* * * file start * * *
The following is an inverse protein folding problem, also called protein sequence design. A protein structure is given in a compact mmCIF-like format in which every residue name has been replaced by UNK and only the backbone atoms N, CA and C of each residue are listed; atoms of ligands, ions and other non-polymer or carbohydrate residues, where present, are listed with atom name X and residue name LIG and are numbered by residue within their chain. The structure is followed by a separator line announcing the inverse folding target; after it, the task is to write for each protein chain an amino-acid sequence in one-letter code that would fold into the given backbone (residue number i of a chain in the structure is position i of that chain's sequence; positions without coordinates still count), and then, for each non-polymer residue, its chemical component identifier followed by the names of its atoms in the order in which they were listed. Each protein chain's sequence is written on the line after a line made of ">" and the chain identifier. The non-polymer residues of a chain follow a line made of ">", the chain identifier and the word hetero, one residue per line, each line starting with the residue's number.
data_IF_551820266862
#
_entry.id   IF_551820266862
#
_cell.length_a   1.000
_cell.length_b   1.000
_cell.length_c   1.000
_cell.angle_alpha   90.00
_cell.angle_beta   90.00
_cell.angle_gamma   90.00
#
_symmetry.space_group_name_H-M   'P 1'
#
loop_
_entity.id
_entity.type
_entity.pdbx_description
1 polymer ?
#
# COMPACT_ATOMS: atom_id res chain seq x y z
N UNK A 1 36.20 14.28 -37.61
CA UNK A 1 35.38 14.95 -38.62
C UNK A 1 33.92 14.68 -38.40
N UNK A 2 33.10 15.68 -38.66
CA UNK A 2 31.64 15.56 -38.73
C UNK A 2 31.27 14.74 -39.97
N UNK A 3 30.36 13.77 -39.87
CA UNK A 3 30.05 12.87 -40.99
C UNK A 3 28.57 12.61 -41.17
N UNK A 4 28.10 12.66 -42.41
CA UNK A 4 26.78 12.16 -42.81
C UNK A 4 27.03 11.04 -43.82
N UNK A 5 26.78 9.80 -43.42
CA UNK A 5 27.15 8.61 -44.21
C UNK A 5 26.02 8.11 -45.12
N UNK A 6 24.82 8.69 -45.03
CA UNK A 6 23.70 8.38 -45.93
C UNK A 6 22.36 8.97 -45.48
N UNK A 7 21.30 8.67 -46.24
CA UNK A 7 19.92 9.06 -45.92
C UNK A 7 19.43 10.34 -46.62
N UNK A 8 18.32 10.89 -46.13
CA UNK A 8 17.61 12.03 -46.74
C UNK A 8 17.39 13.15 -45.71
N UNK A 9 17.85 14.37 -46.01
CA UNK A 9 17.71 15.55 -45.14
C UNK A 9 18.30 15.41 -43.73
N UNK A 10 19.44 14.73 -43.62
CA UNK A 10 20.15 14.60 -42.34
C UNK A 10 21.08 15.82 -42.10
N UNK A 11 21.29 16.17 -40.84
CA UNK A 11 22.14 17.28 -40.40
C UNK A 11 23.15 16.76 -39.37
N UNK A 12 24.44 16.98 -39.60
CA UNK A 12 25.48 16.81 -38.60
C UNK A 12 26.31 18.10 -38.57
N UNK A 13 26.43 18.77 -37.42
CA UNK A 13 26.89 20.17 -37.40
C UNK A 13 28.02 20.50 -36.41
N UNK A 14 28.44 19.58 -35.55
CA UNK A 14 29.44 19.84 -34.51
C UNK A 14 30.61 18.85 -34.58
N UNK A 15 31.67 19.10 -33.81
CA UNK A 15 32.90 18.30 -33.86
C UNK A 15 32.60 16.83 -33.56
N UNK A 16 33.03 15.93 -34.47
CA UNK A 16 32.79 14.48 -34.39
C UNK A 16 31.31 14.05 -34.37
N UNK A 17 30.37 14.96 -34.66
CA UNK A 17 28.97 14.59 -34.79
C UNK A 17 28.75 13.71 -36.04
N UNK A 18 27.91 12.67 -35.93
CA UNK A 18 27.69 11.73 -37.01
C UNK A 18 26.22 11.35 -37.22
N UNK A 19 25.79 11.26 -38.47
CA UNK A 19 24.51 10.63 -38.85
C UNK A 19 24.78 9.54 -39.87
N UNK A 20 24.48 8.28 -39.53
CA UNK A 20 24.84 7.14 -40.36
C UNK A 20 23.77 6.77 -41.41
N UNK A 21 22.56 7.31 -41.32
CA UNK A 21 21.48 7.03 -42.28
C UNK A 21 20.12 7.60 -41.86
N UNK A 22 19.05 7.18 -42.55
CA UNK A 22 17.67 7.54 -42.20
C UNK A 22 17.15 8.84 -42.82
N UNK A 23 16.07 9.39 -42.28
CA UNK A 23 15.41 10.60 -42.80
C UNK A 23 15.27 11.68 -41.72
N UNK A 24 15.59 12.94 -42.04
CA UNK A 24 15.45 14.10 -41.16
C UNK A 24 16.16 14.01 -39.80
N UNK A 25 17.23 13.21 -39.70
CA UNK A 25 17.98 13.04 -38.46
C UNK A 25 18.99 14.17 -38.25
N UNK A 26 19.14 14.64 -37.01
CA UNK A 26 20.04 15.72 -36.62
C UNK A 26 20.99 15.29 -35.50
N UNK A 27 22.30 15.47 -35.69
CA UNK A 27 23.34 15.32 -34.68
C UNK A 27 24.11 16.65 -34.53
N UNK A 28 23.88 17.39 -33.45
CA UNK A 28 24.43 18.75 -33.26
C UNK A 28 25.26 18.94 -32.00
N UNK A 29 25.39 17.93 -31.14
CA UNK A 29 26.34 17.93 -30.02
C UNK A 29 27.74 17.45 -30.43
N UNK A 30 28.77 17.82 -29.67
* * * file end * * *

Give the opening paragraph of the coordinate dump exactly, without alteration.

The following is an inverse protein folding problem, also called protein sequence design. A protein structure is given in a compact mmCIF-like format in which every residue name has been replaced by UNK and only the backbone atoms N, CA and C of each residue are listed; atoms of ligands, ions and other non-polymer or carbohydrate residues, where present, are listed with atom name X and residue name LIG and are numbered by residue within their chain. The structure is followed by a separator line announcing the inverse folding target; after it, the task is to write for each protein chain an amino-acid sequence in one-letter code that would fold into the given backbone (residue number i of a chain in the structure is position i of that chain's sequence; positions without coordinates still count), and then, for each non-polymer residue, its chemical component identifier followed by the names of its atoms in the order in which they were listed. Each protein chain's sequence is written on the line after a line made of ">" and the chain identifier. The non-polymer residues of a chain follow a line made of ">", the chain identifier and the word hetero, one residue per line, each line starting with the residue's number.